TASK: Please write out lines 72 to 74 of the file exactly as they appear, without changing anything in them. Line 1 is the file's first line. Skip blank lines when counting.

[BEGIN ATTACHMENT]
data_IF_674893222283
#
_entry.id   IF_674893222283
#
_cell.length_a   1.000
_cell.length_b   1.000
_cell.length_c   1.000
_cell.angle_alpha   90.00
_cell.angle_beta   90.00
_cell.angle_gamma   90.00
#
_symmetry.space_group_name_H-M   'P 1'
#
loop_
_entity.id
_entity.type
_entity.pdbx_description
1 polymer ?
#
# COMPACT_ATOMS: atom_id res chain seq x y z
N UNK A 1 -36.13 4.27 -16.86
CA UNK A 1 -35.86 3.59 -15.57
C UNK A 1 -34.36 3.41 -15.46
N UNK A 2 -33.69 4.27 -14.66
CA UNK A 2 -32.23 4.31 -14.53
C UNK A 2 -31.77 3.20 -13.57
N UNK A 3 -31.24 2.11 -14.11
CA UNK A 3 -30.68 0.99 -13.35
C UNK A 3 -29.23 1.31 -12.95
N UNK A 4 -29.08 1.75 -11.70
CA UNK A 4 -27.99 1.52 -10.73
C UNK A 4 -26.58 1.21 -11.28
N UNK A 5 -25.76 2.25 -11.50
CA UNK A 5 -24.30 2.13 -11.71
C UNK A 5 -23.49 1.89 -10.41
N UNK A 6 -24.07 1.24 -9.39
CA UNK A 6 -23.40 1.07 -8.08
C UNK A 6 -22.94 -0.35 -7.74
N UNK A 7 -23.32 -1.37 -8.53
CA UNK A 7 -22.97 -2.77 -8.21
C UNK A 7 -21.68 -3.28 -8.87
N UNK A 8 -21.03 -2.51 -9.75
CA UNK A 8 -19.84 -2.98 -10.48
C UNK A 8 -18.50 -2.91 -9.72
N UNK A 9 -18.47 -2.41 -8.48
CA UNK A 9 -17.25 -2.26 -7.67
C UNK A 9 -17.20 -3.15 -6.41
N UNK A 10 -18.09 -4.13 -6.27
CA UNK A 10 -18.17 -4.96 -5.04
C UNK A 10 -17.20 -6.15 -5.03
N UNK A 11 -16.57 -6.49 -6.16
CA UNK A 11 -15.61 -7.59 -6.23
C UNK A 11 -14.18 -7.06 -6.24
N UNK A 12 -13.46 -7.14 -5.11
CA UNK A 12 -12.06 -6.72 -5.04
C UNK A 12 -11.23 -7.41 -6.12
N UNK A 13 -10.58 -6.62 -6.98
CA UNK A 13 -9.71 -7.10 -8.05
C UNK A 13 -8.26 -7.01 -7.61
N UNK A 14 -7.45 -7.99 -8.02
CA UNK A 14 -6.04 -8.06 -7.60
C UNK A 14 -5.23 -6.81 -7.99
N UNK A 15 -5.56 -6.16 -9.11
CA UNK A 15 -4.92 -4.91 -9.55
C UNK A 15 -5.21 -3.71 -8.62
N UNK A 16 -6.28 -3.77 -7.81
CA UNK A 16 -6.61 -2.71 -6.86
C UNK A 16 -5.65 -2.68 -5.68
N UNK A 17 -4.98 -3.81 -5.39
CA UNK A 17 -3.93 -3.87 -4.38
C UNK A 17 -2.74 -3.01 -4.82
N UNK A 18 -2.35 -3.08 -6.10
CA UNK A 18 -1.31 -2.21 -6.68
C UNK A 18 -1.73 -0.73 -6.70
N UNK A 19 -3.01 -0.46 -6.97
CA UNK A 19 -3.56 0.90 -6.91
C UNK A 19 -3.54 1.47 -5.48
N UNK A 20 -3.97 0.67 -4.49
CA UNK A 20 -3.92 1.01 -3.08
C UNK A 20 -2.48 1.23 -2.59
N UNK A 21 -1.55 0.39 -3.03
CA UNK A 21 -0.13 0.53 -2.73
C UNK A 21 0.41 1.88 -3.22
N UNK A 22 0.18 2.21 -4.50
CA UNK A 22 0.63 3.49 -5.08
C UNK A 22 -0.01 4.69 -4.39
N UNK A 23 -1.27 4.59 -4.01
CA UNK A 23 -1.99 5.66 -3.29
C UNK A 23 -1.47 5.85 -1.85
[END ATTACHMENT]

N UNK A 18 -2.35 -3.08 -6.10
CA UNK A 18 -1.31 -2.21 -6.68
C UNK A 18 -1.73 -0.73 -6.70